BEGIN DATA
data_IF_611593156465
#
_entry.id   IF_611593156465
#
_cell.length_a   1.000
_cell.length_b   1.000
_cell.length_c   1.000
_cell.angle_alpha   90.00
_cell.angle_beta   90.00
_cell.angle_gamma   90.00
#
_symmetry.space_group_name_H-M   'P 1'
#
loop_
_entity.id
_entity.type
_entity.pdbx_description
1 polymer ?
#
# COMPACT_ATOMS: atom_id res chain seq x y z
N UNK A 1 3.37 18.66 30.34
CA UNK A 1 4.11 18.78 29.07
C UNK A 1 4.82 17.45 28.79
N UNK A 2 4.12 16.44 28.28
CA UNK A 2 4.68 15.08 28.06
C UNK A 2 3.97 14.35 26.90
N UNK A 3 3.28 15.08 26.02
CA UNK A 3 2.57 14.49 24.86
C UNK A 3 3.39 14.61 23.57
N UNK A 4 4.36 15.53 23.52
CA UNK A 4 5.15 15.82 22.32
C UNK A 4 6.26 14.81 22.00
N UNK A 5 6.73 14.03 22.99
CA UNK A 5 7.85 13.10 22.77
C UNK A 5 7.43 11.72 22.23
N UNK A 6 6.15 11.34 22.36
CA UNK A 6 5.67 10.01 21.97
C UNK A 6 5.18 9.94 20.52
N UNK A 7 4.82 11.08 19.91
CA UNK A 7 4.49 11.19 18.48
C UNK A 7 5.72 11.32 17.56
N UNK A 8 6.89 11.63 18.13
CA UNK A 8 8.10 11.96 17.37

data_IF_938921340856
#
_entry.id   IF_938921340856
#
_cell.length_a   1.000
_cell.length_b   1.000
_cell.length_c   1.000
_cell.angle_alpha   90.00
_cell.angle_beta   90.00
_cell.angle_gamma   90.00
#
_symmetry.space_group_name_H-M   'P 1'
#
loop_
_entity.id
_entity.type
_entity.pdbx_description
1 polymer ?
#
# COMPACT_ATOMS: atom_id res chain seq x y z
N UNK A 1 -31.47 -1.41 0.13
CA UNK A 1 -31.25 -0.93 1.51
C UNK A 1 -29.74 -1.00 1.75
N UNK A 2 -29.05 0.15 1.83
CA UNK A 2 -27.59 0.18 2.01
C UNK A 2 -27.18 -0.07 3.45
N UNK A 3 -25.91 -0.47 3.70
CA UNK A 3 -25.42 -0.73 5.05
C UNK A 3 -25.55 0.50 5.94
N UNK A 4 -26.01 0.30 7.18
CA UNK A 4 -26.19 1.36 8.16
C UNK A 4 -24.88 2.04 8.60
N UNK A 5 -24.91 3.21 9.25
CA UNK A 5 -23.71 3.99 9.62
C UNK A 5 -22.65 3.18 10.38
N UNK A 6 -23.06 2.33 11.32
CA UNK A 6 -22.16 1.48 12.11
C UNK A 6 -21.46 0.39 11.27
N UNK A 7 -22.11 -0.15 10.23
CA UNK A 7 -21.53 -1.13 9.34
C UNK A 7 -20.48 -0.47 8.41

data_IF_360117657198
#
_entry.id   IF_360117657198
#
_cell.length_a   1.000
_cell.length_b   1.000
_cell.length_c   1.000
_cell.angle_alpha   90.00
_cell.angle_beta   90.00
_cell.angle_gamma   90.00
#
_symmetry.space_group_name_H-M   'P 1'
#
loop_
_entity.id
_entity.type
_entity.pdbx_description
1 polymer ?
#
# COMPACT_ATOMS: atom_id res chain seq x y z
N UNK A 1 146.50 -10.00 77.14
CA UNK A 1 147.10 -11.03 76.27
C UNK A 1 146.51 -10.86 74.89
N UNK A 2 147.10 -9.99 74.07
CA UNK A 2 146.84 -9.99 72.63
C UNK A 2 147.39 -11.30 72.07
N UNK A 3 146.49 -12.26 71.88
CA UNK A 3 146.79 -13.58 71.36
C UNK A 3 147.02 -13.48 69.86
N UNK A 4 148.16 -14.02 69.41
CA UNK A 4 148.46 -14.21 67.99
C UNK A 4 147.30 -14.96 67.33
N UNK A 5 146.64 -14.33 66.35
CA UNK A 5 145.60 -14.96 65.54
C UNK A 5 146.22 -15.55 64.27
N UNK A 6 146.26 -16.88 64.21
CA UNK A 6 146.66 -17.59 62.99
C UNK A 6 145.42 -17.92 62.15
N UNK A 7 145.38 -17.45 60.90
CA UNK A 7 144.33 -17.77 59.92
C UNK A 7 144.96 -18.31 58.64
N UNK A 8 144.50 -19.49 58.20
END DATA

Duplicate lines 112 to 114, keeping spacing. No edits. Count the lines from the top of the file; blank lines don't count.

CA UNK A 3 146.79 -13.58 71.36
C UNK A 3 147.02 -13.48 69.86
N UNK A 4 148.16 -14.02 69.41